But Mr. Trump’s inner circle has shrunk, and he has fewer advisers around him whom he trusts. His White House chief of staff is still serving in an acting capacity, and the West Wing is depleted by the shutdown. As he himself wrote on Twitter this weekend, “There’s almost nobody in the White House but me.”

But self-pity won’t help:

Democrats, for their part, say they are out for accountability, not blood, intent on forcing a president who went largely unchecked by a Republican Congress during his first two years in office to come clean on the many scandals that have erupted involving his business, taxes, campaign and administration.

They plan to get started in the coming days. On Tuesday, they will grill former Attorney General William P. Barr, who has been nominated by Mr. Trump to assume his old office again, about his approach to the special counsel, Robert S. Mueller III. Mr. Barr wrote a private memo last year criticizing Mr. Mueller’s investigation, and Democrats will use his confirmation hearings to press him on whether the special counsel will be allowed to finish his work and report it to Congress.

Senator Chuck Schumer of New York, the Democratic minority leader, also plans to force a vote in the Senate this week on the Trump administration’s plans to lifts sanctions on the companies of Oleg V. Deripaska, a Russian oligarch close to Mr. Putin’s government, if he reduces his ownership stakes. Democrats plan to use the issue to argue that Mr. Trump has been soft on Russia.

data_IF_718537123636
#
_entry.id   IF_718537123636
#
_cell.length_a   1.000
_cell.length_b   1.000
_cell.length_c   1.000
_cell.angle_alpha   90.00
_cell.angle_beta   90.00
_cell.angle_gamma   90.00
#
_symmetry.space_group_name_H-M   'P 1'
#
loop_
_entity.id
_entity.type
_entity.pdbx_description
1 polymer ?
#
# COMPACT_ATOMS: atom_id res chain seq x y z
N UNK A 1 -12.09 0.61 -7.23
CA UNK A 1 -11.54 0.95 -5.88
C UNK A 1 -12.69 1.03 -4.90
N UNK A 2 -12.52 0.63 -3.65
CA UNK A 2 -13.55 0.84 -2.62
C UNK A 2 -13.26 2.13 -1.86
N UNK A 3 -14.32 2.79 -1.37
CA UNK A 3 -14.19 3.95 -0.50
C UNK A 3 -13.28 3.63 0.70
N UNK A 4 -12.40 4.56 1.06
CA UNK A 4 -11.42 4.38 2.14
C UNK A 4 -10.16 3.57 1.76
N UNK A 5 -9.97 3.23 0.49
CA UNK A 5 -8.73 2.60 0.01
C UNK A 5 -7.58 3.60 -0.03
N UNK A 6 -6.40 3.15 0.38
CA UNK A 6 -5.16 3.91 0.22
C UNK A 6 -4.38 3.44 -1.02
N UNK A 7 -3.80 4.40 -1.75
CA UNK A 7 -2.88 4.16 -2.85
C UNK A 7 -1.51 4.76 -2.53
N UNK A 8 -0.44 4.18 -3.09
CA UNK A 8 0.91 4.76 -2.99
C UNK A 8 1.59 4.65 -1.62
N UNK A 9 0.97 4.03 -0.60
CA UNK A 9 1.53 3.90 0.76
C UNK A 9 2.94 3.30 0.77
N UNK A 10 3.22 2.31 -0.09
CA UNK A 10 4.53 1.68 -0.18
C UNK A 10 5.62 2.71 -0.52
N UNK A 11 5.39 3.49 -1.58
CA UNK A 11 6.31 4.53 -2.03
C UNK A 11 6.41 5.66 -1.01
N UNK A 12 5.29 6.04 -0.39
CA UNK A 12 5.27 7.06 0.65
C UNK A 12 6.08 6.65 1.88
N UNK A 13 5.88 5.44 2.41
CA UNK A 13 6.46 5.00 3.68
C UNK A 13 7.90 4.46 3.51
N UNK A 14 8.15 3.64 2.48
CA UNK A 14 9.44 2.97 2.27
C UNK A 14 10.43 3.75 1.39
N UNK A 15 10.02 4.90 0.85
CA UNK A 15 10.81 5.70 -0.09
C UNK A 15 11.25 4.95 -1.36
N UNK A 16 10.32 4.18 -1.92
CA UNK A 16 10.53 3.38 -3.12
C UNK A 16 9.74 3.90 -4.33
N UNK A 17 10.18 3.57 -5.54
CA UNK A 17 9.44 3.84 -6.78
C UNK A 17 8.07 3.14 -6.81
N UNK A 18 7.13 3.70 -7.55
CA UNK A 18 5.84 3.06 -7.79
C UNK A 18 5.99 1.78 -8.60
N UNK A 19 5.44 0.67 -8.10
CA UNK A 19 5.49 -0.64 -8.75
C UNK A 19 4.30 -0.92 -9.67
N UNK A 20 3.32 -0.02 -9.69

But wait, there’s more:

Given the investigations, Mr. Trump may prefer a battle over the wall as more favorable ground to fight even with 800,000 federal workers furloughed or forced to work without pay. Polls suggest he is not winning with the broader public but has rallied his base in the fight.

More Americans blame Mr. Trump for the government shutdown than blame Democrats, and most oppose a border wall, according to a new survey by The Post and ABC News. But support for a wall has grown over the last year from 34 percent to 42 percent, fueled largely by Republicans, while opposition has slipped from 63 percent to 54 percent.

That’s a thin hope, but Jonathan Swan reports this:

I’ve spent the weekend calling Trump administration and congressional sources to get a read on what’s going to happen with the government shutdown. Nobody could confidently describe the exit ramp, and it seems there’s no immediate end in sight.